Boy admiring the shadows cast by the lights at Secret Caverns New York, one of the best show caves we have visited.

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About the Author

Christina Wagar grew up in a travel loving family. She strives to instil her love of learning about different cultures and seeing new and old places to her husband Kevin and their two young boys. Having experienced over 20 countries across 4 continents Christina is well versed at travel planning and thrives on sharing that information with others with the hopes of encouraging more families to experience this incredible world that we live in.

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11 Comments

  1. Hi Christina,

    I love those signs! Reminds me quite a bit of those South of the Border signs leading up to the touristy whack job type spot between North Carolina and South Carolina on I-95.Come Meet Pedro….all those silly slogans, the garish colors and the over the top tackiness that pique your interest. The caverns seem like so much fun too.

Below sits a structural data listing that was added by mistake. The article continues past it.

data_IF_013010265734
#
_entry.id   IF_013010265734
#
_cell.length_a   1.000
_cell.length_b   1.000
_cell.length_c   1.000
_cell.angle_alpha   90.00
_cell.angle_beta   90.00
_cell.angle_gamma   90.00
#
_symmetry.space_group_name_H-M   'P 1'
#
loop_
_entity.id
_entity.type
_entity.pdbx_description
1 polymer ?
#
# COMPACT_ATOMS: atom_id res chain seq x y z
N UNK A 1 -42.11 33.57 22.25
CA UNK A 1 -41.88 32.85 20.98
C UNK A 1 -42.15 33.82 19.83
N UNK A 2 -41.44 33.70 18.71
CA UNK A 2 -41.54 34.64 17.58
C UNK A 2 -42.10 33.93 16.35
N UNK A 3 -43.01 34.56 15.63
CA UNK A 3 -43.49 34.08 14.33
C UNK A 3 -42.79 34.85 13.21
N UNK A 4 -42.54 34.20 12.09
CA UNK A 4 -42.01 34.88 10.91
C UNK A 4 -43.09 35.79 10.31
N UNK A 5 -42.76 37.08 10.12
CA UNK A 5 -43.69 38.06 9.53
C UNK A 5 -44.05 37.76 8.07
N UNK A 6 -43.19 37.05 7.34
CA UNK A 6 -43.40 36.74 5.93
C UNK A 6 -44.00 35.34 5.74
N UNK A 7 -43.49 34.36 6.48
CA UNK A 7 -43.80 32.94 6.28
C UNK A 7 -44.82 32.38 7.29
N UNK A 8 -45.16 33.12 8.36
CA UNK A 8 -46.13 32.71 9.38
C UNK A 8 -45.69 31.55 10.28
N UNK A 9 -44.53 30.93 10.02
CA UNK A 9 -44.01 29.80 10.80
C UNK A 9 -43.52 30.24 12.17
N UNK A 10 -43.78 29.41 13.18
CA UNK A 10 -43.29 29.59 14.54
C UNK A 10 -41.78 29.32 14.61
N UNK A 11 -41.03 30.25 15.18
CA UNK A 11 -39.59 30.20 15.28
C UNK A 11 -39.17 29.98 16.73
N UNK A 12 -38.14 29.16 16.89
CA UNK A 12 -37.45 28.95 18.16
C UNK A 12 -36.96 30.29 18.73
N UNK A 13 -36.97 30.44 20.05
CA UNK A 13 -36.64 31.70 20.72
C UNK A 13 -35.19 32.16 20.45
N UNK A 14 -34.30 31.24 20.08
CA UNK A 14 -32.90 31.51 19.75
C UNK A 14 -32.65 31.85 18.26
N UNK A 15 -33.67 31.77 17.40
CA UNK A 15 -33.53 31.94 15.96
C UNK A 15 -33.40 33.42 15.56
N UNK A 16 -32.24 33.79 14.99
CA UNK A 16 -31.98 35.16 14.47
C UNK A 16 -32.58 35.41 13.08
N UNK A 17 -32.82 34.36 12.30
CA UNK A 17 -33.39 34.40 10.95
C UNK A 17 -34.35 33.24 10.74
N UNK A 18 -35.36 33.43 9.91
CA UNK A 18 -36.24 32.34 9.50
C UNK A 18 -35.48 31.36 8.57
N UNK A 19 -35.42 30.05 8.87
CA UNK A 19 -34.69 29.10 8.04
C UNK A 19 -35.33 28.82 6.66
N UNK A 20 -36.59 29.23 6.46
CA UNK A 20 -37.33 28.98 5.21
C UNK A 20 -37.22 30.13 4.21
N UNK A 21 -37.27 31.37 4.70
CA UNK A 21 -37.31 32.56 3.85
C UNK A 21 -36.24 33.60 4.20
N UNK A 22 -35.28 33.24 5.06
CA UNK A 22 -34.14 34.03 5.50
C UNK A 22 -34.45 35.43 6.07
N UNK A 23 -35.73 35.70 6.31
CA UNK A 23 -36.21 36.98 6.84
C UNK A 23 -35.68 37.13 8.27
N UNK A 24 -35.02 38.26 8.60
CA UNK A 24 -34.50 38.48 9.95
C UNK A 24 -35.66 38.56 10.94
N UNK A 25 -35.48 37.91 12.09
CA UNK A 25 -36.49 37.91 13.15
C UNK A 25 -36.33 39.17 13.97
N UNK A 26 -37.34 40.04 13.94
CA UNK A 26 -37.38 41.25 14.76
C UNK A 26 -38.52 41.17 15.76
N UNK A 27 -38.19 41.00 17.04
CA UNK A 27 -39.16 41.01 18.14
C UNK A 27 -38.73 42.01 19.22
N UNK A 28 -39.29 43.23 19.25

Thanks for sharing.

    Ryan

  2. Whoa, looks like so much fun! We just explored some caves in Missouri and I posted a picture of my daughter with the caption, “Kids love caves!” Isn’t it so true??

  3. WHAT?! I had NO IDEA these secret caverns existed! They’re right on our path for our summer road trip, so we will have to check them out in person!

  4. We just went to both Secret Caverns and Howe’s Caverns during Spring Break. I had no idea either of these existed until about 6 months ago. They are both an Amazing Sight to See. Our Favorite parts of Howe’s Caverns was the boat ride and The Bridal Altar. Howe’s Caverns is much more commercialized and more easily accessible. A hoodie and sneakers or hiking boots would be your best bet. Secret Caverns has a Long set of steep slippery stairs to get in​ and out. I would not recommend bringing small children Especially those that need to be carried. Our trip to the Caverns and Cobleskill was not complete without The Mining Company, Stewart’s Shops for their own unique ice cream flavors, and Justine’s. If You Love Italian food be sure you bring Your appetite!